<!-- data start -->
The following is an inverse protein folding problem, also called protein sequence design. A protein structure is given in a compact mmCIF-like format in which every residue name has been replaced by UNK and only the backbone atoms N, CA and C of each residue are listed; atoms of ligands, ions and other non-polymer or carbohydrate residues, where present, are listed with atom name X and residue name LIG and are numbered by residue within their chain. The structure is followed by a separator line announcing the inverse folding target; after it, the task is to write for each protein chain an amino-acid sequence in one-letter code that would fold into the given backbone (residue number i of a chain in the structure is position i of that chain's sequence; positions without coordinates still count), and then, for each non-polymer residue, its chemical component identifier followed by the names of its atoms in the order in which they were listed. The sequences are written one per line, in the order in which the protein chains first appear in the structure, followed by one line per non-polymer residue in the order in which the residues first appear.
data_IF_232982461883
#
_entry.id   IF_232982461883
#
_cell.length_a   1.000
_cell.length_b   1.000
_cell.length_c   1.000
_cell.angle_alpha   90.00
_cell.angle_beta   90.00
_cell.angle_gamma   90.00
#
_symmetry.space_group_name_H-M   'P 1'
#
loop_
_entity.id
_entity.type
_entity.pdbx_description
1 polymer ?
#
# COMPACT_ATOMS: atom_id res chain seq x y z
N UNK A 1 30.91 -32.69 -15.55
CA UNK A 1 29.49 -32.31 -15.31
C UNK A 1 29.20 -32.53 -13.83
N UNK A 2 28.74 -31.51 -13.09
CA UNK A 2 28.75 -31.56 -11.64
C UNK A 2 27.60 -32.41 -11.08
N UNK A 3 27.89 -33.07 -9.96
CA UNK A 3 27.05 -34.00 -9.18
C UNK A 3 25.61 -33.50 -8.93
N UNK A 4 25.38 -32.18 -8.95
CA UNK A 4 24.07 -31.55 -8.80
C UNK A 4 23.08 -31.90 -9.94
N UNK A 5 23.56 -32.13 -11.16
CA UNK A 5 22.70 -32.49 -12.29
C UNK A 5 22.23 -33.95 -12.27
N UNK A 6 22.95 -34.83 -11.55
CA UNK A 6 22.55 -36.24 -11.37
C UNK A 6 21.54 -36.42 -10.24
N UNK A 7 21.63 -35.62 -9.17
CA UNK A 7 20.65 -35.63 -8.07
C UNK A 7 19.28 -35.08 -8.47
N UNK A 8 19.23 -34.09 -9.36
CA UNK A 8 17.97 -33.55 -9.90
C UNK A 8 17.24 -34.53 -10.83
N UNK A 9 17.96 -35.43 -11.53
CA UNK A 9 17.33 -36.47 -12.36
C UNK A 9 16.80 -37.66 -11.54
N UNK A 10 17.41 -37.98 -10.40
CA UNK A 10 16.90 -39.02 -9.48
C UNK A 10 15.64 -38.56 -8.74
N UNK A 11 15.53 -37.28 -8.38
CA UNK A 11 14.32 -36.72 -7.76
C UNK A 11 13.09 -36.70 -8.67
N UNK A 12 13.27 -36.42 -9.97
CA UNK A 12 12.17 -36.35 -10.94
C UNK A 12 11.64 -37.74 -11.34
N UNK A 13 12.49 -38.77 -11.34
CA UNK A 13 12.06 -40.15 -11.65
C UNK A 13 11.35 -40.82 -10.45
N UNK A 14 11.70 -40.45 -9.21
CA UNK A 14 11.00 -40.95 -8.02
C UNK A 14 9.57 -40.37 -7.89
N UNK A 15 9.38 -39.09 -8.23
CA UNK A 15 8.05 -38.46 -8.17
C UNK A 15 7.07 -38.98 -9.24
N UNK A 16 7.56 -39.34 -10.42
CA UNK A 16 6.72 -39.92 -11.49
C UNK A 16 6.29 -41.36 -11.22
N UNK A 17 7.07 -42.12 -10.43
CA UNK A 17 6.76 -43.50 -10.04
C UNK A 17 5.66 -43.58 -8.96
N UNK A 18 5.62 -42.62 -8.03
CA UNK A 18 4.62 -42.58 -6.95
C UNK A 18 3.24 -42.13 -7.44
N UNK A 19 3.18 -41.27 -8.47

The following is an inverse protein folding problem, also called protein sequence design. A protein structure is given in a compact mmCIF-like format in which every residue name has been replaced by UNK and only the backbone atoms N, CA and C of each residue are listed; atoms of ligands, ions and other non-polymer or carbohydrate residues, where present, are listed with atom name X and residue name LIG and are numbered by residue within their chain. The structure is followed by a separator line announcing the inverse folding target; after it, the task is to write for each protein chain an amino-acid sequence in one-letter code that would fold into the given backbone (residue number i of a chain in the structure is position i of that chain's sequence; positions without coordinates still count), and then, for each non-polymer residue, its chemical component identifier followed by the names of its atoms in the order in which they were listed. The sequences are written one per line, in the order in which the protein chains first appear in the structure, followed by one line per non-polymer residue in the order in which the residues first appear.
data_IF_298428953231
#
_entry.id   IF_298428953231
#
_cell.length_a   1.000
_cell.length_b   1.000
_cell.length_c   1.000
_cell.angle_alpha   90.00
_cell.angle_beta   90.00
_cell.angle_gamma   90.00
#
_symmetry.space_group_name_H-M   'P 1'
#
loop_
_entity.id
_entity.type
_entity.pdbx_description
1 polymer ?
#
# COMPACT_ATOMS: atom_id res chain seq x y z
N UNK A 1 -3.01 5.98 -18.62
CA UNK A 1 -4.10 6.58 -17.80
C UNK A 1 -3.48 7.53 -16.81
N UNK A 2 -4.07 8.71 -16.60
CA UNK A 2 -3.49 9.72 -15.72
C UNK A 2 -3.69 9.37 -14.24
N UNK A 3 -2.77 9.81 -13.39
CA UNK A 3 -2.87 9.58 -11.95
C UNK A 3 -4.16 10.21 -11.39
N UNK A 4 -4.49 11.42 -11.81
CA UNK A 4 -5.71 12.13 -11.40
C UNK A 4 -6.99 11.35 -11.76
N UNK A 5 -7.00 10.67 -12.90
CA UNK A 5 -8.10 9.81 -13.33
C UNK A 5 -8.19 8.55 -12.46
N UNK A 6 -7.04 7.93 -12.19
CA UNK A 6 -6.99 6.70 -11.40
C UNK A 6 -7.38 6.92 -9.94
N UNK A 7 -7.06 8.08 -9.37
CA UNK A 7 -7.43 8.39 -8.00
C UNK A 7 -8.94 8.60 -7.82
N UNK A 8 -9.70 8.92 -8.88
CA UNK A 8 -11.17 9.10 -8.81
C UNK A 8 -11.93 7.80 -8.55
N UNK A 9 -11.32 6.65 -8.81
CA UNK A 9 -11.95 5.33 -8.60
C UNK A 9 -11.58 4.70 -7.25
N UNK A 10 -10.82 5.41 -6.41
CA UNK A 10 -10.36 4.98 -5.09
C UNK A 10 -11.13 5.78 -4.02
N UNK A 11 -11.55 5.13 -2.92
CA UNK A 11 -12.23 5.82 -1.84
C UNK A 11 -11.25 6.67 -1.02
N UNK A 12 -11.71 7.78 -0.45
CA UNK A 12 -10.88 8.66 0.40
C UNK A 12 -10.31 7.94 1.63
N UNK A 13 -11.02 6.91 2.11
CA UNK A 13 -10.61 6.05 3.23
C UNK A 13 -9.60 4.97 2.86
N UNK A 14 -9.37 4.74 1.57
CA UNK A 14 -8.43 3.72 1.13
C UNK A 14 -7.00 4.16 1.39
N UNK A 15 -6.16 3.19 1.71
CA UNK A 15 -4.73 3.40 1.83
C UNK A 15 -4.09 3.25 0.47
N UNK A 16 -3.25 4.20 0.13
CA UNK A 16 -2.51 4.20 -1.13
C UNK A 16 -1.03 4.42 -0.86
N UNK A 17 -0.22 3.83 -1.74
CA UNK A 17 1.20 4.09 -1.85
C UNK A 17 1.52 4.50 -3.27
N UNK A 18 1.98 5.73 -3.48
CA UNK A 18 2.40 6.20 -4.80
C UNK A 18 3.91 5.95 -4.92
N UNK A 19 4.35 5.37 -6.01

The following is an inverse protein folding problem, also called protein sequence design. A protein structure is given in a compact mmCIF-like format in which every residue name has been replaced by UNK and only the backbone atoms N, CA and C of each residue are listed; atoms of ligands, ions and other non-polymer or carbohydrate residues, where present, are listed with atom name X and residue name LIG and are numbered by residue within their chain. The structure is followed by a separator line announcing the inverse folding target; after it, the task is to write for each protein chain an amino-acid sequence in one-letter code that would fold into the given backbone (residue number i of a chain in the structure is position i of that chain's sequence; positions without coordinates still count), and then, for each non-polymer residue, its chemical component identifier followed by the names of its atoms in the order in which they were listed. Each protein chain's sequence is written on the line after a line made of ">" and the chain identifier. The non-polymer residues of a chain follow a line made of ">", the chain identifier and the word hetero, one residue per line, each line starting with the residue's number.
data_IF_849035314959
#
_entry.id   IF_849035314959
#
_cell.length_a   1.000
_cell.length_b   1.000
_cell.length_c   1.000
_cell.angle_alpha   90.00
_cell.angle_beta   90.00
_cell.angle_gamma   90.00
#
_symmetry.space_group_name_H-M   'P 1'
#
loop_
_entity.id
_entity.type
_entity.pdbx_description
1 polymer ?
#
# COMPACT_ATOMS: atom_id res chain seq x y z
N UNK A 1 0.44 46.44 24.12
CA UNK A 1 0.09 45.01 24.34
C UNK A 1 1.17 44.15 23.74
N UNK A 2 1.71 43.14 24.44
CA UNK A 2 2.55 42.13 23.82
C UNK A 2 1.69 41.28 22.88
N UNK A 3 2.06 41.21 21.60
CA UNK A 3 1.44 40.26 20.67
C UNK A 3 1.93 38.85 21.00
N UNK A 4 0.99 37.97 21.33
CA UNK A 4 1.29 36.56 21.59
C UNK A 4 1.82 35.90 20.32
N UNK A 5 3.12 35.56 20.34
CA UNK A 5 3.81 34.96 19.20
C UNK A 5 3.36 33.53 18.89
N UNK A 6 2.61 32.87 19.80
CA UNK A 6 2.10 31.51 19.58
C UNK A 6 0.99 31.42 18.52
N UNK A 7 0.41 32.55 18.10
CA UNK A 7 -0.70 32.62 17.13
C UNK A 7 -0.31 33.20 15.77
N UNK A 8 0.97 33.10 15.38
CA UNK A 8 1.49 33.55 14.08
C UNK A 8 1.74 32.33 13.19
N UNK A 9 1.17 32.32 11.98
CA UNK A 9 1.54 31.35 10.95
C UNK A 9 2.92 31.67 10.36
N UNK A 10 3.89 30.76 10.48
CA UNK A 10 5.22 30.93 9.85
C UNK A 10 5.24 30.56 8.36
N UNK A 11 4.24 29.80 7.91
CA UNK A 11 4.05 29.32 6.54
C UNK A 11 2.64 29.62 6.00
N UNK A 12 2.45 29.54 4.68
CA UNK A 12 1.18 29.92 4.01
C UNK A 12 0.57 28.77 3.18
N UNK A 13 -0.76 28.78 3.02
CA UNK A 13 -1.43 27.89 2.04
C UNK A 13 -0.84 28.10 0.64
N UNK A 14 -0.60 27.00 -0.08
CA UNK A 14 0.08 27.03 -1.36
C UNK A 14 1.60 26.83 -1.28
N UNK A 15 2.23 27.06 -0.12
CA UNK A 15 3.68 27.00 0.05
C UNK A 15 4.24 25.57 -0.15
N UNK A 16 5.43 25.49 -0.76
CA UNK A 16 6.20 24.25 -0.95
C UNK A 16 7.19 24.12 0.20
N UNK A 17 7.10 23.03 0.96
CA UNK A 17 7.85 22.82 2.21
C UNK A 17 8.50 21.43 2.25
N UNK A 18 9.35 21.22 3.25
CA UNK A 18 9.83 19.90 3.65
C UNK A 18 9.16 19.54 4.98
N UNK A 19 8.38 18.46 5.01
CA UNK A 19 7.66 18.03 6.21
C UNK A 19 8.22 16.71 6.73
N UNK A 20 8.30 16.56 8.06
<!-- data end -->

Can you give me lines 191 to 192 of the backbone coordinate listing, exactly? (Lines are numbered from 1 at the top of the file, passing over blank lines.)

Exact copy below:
C UNK A 6 0.99 31.42 18.52
N UNK A 7 0.41 32.55 18.10